Polar Bear and Chinook Salmon at Risk of Disappearing from Canada

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© Gordon Court

Black Ash, Polar Bear, and many populations of our biggest salmon (Chinook) are at some risk of disappearing from Canada, says the Committee on the Status of Endangered Wildlife in Canada (COSEWIC). COSEWIC assesses the status of wild species, subspecies, varieties, or other important units of biological diversity, considered to be at risk in Canada.

 

Within the last two decades, Emerald Ash Borer has killed roughly two billion mature ash trees in the North American Great Lakes Region. The beetle is spreading rapidly. Many city parks, including those in Toronto, Montreal, and Ottawa, have already lost most of their ash trees, including Black Ash. The insect’s impact is expected to be lower and slower in the colder northern edge of the tree’s range, but the future of Canada’s 162 million Black Ash trees looks grim. The loss of Black Ash will remove an important source of wood for commercial and traditional uses like furniture, flooring, snowshoes, and baskets. This tree species was assessed as Threatened.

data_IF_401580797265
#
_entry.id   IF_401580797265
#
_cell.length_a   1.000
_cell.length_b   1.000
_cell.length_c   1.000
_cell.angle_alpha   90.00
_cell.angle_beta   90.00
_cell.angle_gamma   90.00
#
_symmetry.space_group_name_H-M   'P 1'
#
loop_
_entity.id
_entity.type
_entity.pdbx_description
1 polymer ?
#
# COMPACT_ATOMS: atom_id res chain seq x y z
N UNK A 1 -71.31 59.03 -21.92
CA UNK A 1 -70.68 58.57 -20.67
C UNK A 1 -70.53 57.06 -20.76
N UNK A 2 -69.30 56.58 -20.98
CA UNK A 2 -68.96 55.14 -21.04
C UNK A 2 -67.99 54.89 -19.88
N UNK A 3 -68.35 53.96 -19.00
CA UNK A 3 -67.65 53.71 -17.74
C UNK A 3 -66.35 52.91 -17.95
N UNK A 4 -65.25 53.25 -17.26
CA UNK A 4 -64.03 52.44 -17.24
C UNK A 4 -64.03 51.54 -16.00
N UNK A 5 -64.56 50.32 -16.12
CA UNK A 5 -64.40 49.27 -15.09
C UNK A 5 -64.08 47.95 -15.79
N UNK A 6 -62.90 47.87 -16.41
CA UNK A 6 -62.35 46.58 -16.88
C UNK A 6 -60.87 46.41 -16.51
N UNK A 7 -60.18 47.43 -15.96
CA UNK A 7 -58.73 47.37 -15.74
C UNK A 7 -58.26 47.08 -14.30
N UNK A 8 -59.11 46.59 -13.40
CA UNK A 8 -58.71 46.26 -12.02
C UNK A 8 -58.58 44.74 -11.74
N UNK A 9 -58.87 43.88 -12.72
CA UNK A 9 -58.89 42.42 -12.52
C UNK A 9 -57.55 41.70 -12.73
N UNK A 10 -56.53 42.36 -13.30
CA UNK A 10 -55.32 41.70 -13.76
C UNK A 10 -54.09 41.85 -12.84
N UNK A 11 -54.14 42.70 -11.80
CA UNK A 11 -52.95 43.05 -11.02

Another widespread species considered by COSEWIC was Polar Bear. To hunt seals, its most important food source, these bears use sea-ice and some of the same sit-and-wait techniques familiar to ice fishers. Predictions for longer and longer ice-free Arctic summers will make seal hunting much more difficult for Polar Bear. However, Inuit, who know the species well, are cautiously optimistic, suggesting that the bear’s adaptability may save it, even if seals become more difficult to capture. In its assessment, COSEWIC took account both of extensive Indigenous knowledge and western science, and determined the Polar Bear’s status to be Special Concern. While not currently threatened with extinction, the species faces an uncertain future.

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© Stuart Clarke

Chinook Salmon, the king of the Pacific Coast salmon species are important culturally and as a food source for diverse groups of West Coast people, and also provide food for a diversity of wildlife species. The committee found 13 populations to be declining, with 8 assessed as Endangered, 4 as Threatened and one as Special Concern. Only the large population that lives in the Thompson River is stable.

 

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